Friday, April 26, 2013
BOB GARFIELD: This is On the Media. I'm Bob Garfield. As we just heard from filmmaker Dan Krauss, moral injury is one thing veterans can bring back with them in the sometimes uncomfortable adaptation back to civilian life. Indeed, such anguishing burdens, yielding tales of alcoholism, post-traumatic stress disorder and crushing boredom have become fixtures, if not quite clichés, of reporting on vets. Reporter Quil Lawrence naturally covers those issues on NPR's one-year-old Veterans Beat. But having himself been deployed for many years in Afghanistan and Iraq as a war correspondent, Lawrence believed he owed vets a more dimensionalized portrayal. Thus, he has fought his own assumptions and conventional wisdom to seek stories with unexpected conclusions, such as when he went to the UK Paralympics last summer.
QUIL LAWRENCE: I went over to London with this preconceived story in my head about, you know, American veterans knocking up competition a notch, and I found out that no one needs to teach Paralympians about competition. And the vets, they fit right in as really competitive guys. We ended up following this Navy unexploded ordinance operator who'd been blinded in a bomb blast in Afghanistan.
NAVY MAN: One of the harder aspects of, of my injury was not necessarily the physical detriment but it’s the idea that I got benched. I was on an assault team doing operations in Afghanistan and then [SNAPS FINGERS] in a snap of a finger I was benched, and I wasn’t able to be with my team anymore. But to be able to go back out and throw on this uniform, wear my flag on my sleeve and, and compete for Team USA – I used the term earlier, get back into the fight.
QUIL LAWRENCE: He was an extremely competitive guy, was swimming several events on the anniversary of his injury in Afghanistan, but all of these other Paralympians were every bit as competitive. And so that was a surprising story, as well.
BOB GARFIELD: You did a very compelling piece about Hurricane Sandy and the efforts made there by vets in an extraordinarily chaotic environment. How did that all take place?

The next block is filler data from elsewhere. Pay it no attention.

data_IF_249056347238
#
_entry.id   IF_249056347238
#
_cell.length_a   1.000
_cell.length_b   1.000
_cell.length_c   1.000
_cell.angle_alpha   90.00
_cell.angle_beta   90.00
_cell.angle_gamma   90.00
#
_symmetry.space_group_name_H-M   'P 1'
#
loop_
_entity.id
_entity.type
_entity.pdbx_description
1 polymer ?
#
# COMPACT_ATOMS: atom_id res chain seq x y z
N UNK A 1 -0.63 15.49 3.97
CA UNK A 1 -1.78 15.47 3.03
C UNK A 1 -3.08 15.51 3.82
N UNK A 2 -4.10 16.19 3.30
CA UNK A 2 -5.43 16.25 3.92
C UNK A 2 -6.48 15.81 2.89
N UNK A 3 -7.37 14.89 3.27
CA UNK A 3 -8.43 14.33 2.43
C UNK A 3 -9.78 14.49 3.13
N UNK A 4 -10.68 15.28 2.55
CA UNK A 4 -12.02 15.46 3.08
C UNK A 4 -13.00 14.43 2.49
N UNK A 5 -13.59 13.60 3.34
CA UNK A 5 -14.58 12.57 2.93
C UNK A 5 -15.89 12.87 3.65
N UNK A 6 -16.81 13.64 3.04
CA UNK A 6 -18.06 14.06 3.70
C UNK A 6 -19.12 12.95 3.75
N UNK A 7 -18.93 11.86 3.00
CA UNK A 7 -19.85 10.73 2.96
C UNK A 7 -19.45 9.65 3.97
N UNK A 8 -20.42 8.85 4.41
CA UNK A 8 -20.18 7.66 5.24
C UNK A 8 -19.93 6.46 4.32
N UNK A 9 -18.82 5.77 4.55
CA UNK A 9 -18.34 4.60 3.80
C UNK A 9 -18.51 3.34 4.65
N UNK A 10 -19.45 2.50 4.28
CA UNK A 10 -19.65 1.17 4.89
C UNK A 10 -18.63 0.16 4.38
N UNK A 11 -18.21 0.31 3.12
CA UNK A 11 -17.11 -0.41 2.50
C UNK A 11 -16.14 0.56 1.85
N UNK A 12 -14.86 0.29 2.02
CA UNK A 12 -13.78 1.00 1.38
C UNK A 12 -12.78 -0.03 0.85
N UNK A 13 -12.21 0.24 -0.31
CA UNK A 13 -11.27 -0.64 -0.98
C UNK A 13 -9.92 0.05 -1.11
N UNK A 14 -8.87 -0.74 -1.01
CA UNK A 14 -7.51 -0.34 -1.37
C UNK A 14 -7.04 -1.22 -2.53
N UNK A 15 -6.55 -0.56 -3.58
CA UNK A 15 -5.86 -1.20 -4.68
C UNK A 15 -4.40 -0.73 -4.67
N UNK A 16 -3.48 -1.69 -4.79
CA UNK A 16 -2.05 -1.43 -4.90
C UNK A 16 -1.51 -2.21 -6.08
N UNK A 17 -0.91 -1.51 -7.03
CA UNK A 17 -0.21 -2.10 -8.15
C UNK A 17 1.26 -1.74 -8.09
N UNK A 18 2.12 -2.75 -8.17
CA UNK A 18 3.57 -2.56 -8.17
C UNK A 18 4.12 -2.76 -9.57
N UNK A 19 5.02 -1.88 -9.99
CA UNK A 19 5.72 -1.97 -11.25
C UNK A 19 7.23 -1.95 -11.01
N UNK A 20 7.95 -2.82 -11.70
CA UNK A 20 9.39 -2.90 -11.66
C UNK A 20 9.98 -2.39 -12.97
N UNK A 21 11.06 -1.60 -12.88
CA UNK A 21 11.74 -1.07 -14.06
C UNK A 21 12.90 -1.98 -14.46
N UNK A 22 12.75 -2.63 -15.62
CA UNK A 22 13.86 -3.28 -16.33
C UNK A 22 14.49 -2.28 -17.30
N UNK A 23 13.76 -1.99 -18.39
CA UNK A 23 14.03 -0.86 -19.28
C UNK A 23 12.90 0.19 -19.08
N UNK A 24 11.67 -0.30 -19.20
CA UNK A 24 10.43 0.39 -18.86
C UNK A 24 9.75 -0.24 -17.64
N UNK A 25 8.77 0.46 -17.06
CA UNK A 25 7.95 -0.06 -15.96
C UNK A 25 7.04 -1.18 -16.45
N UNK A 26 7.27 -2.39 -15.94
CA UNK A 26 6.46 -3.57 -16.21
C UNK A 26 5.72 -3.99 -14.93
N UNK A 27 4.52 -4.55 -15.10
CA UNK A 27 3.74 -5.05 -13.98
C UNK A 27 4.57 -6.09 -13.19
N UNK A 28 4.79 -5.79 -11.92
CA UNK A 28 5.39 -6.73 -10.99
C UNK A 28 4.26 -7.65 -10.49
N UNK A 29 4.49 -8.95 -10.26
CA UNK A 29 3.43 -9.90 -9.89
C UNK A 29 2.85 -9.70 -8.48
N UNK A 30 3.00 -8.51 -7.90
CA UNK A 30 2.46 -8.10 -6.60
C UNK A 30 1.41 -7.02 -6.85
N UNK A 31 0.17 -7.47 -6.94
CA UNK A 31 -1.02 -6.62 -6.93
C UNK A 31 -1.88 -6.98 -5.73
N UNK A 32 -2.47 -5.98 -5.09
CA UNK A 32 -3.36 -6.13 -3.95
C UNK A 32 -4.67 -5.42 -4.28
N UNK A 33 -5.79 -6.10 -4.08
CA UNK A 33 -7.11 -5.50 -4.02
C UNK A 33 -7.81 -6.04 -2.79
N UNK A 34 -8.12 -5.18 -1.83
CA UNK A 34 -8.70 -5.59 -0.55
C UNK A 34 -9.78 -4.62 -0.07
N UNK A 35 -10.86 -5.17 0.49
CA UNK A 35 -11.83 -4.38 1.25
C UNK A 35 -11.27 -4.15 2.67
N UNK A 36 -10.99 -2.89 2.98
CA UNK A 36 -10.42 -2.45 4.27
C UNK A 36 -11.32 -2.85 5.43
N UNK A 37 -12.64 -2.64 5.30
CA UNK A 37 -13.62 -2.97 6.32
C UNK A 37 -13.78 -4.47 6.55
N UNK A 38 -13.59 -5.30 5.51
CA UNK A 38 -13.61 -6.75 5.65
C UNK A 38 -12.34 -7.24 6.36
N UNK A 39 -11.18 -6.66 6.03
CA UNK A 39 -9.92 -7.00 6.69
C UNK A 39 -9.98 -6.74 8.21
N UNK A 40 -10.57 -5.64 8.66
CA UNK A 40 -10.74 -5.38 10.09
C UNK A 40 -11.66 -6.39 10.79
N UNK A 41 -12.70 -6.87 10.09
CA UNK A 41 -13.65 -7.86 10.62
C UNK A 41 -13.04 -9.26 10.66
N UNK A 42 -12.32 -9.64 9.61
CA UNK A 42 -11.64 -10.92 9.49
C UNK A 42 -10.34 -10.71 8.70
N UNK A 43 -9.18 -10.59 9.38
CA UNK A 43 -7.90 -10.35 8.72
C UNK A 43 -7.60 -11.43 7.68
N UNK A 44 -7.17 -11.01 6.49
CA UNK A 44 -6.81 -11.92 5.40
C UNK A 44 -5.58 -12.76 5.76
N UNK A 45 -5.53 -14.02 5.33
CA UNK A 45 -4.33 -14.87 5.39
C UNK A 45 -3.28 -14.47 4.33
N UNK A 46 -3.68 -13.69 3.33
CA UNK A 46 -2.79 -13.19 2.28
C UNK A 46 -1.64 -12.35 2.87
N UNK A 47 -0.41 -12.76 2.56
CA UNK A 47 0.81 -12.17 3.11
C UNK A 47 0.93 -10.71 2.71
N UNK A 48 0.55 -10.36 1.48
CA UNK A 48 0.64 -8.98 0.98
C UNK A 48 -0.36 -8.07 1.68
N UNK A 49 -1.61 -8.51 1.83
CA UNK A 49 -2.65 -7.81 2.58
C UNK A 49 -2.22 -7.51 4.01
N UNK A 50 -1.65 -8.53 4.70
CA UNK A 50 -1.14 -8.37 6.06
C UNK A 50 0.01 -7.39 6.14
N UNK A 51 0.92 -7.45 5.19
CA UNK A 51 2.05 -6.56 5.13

QUIL LAWRENCE: Well, I'm based in New York now, so I got pulled into the Sandy coverage by virtue of the fact that I was - lived in lower Manhattan and had no power, so I could sort of cover out my front door. But within a, a couple of days, my beat had sort of run into that story, as well, and there was a group called Team Rubicon, which had sent a bunch of very capable, very enthusiastic vets out to the Rockaways in Queens, one of the area’s most, most severely hit by the storm. And these vets were out there and they were mucking out basements and chain sawing down trees. Some of them had set up camp in a church, and it looked just like places I’d embedded with troops in combat, with their bedrolls on the floor and everything very well organized. And these veterans were telling me that in many ways what they miss about being over there is this sense of purpose.
VET: I knew I was missing something. You know, I, I took different contract jobs, I was in school, I - but there was just the applied, the working with a – you know, working with a group of individuals that you could trust at all times, whose actions you could just predict.
QUIL LAWRENCE: When they come back, it - it's hard for them ever to feel that sense of mission, again. But doing these sort of charity missions, especially where they can get dirty and work under these rough conditions and help people out, it sort of brought back a little bit of what they’d been missing.
BOB GARFIELD: You know, one is always struck in an airport when you see someone approaching a soldier in fatigues and saying thank you for your service. Does our interest in the returning vets go beyond the hug in the airport or do we feel as a society that we've – by acknowledging them, we’ve just done our part?
QUIL LAWRENCE: Yeah, I've heard it referred to as sort of a yellow ribbon fever thing. You just stick the decal on your truck that says Support the Troops, and that’s all you really need to do. I was wondering when we started this beat – and I’ve only been on it for less than a year - I was wondering what was gonna happen when that stated commitment to support troops ran into the tough economy. And some veterans advocates groups are already sort of sounding alarm bells. They saw last year, even during political season, that some veterans’ assistance bills were killed in Congress, and there didn't seem to be any consequences. So people were really worried that the enthusiasm for helping these vets is already waning.
BOB GARFIELD: It's been many decades since the returning veteran was such a - an enormous demographic. I mean, it’s a large number of people. As, as you pull back, what's the biggest story attached to this population?
QUIL LAWRENCE: What I'm waiting for is the 10 years down the road story. I think about you’re gonna be living, some of these young guys, for 40, 50 years with recurring health problems from this. So, I'm wondering how that's gonna work. I'm also wondering what the effect will be as the national discussions turn to what these wars really meant, with a consensus among so many analysts about how little these wars achieved. I, I’m wondering how veterans are gonna square that conversation with what they’ve sacrificed.
BOB GARFIELD: Quil, thank you so much.
QUIL LAWRENCE: Sure thing. Take care.
BOB GARFIELD: Quil Lawrence covers the veterans beat for NPR.